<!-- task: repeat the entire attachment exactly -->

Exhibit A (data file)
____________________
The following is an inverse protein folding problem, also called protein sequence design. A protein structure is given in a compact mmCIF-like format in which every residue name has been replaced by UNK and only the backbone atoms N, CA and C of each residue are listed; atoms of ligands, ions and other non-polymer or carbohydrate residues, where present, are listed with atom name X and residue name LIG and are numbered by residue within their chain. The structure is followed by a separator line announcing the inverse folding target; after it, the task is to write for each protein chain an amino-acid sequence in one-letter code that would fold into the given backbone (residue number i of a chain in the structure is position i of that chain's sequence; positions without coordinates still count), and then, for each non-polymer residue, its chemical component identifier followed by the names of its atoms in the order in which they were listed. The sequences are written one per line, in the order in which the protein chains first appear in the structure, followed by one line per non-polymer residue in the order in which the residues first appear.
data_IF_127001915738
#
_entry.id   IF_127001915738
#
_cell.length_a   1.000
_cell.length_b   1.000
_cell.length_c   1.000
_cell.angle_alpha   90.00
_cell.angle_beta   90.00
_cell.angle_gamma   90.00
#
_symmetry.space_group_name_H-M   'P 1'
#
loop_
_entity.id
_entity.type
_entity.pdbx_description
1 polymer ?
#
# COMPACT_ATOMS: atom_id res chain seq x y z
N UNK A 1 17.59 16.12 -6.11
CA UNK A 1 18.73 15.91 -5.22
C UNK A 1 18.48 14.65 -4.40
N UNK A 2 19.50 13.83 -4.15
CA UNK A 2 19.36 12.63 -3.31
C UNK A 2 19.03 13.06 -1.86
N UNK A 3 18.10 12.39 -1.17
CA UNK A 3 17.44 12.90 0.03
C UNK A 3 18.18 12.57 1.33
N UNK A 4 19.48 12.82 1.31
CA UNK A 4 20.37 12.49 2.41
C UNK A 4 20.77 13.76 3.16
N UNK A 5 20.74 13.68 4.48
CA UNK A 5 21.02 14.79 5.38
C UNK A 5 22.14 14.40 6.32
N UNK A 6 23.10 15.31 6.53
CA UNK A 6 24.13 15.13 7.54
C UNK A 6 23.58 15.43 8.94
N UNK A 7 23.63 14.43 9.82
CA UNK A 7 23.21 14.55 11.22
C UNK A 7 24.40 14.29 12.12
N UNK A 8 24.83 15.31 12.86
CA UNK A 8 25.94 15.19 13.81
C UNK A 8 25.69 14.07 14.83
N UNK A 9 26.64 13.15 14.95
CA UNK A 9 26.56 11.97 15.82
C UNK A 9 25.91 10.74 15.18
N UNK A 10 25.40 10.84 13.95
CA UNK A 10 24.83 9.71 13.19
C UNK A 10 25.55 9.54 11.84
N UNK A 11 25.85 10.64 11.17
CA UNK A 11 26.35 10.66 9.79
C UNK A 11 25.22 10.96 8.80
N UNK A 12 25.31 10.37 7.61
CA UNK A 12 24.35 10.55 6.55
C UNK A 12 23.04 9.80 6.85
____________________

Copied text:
The following is an inverse protein folding problem, also called protein sequence design. A protein structure is given in a compact mmCIF-like format in which every residue name has been replaced by UNK and only the backbone atoms N, CA and C of each residue are listed; atoms of ligands, ions and other non-polymer or carbohydrate residues, where present, are listed with atom name X and residue name LIG and are numbered by residue within their chain. The structure is followed by a separator line announcing the inverse folding target; after it, the task is to write for each protein chain an amino-acid sequence in one-letter code that would fold into the given backbone (residue number i of a chain in the structure is position i of that chain's sequence; positions without coordinates still count), and then, for each non-polymer residue, its chemical component identifier followed by the names of its atoms in the order in which they were listed. The sequences are written one per line, in the order in which the protein chains first appear in the structure, followed by one line per non-polymer residue in the order in which the residues first appear.
data_IF_127001915738
#
_entry.id   IF_127001915738
#
_cell.length_a   1.000
_cell.length_b   1.000
_cell.length_c   1.000
_cell.angle_alpha   90.00
_cell.angle_beta   90.00
_cell.angle_gamma   90.00
#
_symmetry.space_group_name_H-M   'P 1'
#
loop_
_entity.id
_entity.type
_entity.pdbx_description
1 polymer ?
#
# COMPACT_ATOMS: atom_id res chain seq x y z
N UNK A 1 17.59 16.12 -6.11
CA UNK A 1 18.73 15.91 -5.22
C UNK A 1 18.48 14.65 -4.40
N UNK A 2 19.50 13.83 -4.15
CA UNK A 2 19.36 12.63 -3.31
C UNK A 2 19.03 13.06 -1.86
N UNK A 3 18.10 12.39 -1.17
CA UNK A 3 17.44 12.90 0.03
C UNK A 3 18.18 12.57 1.33
N UNK A 4 19.48 12.82 1.31
CA UNK A 4 20.37 12.49 2.41
C UNK A 4 20.77 13.76 3.16
N UNK A 5 20.74 13.68 4.48
CA UNK A 5 21.02 14.79 5.38
C UNK A 5 22.14 14.40 6.32
N UNK A 6 23.10 15.31 6.53
CA UNK A 6 24.13 15.13 7.54
C UNK A 6 23.58 15.43 8.94
N UNK A 7 23.63 14.43 9.82
CA UNK A 7 23.21 14.55 11.22
C UNK A 7 24.40 14.29 12.12
N UNK A 8 24.83 15.31 12.86
CA UNK A 8 25.94 15.19 13.81
C UNK A 8 25.69 14.07 14.83
N UNK A 9 26.64 13.15 14.95
CA UNK A 9 26.56 11.97 15.82
C UNK A 9 25.91 10.74 15.18
N UNK A 10 25.40 10.84 13.95
CA UNK A 10 24.83 9.71 13.19
C UNK A 10 25.55 9.54 11.84
N UNK A 11 25.85 10.64 11.17
CA UNK A 11 26.35 10.66 9.79
C UNK A 11 25.22 10.96 8.80
N UNK A 12 25.31 10.37 7.61
CA UNK A 12 24.35 10.55 6.55
C UNK A 12 23.04 9.80 6.85